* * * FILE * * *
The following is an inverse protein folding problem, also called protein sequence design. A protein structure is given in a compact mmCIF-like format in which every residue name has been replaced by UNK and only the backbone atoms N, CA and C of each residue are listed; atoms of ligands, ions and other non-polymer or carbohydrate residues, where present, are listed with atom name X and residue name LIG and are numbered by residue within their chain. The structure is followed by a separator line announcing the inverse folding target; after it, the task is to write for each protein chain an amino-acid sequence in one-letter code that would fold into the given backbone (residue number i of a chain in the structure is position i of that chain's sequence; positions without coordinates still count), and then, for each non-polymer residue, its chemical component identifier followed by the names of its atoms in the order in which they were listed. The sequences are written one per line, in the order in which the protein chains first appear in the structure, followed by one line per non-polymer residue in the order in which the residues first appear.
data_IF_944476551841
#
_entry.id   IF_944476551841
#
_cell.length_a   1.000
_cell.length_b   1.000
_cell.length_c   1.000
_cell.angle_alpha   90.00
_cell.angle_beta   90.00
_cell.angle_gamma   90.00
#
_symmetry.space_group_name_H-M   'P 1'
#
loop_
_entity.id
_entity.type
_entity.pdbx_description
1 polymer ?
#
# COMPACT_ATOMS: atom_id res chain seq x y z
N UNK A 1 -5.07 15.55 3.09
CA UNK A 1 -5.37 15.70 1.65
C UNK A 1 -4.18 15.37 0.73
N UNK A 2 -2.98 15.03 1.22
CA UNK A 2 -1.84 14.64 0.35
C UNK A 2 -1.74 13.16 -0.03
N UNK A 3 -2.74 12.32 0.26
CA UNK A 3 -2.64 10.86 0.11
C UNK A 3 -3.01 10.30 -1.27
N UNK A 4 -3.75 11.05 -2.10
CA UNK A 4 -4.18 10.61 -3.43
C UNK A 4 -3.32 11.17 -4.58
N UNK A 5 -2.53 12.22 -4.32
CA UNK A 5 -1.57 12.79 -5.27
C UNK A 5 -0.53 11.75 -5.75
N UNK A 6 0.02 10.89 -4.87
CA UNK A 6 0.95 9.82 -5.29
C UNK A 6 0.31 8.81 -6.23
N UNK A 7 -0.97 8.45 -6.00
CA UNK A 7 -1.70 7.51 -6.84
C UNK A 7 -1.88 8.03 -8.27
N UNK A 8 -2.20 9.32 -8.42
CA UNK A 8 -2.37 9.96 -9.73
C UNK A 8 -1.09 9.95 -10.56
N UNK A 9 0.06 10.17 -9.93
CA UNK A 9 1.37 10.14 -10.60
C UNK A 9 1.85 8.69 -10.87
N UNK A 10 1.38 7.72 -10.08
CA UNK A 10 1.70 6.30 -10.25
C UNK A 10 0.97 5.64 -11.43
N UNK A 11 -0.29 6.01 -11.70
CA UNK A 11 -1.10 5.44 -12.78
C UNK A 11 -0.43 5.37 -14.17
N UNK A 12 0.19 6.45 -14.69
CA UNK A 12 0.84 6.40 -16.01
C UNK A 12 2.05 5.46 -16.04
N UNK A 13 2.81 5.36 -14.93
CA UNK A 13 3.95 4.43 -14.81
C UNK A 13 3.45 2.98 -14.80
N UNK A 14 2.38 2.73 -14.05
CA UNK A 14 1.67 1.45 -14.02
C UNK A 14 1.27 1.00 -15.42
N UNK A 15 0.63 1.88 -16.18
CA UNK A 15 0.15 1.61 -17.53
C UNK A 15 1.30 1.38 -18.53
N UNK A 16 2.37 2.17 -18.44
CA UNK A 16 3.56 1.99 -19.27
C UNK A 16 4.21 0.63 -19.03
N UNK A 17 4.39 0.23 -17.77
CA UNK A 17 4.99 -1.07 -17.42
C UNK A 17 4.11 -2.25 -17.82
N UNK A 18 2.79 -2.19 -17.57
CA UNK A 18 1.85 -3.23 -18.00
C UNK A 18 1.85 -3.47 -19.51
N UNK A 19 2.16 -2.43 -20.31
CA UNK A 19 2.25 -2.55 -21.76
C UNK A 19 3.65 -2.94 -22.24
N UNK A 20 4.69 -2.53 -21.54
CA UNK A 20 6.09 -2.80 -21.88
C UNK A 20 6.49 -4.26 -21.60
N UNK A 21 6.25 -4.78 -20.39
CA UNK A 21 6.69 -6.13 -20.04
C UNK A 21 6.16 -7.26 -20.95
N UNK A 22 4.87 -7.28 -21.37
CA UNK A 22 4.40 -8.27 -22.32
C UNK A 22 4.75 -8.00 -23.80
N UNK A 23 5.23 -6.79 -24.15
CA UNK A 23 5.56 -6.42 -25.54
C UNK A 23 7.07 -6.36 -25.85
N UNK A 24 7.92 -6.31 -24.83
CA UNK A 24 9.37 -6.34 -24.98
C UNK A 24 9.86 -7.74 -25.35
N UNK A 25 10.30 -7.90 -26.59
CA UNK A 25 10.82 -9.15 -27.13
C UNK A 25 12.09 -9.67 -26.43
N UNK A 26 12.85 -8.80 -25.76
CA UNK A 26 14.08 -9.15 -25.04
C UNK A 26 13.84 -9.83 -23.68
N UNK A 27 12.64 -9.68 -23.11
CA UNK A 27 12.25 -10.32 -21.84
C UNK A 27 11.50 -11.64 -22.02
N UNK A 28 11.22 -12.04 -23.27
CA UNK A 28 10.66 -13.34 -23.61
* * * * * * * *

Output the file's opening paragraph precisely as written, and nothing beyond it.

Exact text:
The following is an inverse protein folding problem, also called protein sequence design. A protein structure is given in a compact mmCIF-like format in which every residue name has been replaced by UNK and only the backbone atoms N, CA and C of each residue are listed; atoms of ligands, ions and other non-polymer or carbohydrate residues, where present, are listed with atom name X and residue name LIG and are numbered by residue within their chain. The structure is followed by a separator line announcing the inverse folding target; after it, the task is to write for each protein chain an amino-acid sequence in one-letter code that would fold into the given backbone (residue number i of a chain in the structure is position i of that chain's sequence; positions without coordinates still count), and then, for each non-polymer residue, its chemical component identifier followed by the names of its atoms in the order in which they were listed. The sequences are written one per line, in the order in which the protein chains first appear in the structure, followed by one line per non-polymer residue in the order in which the residues first appear.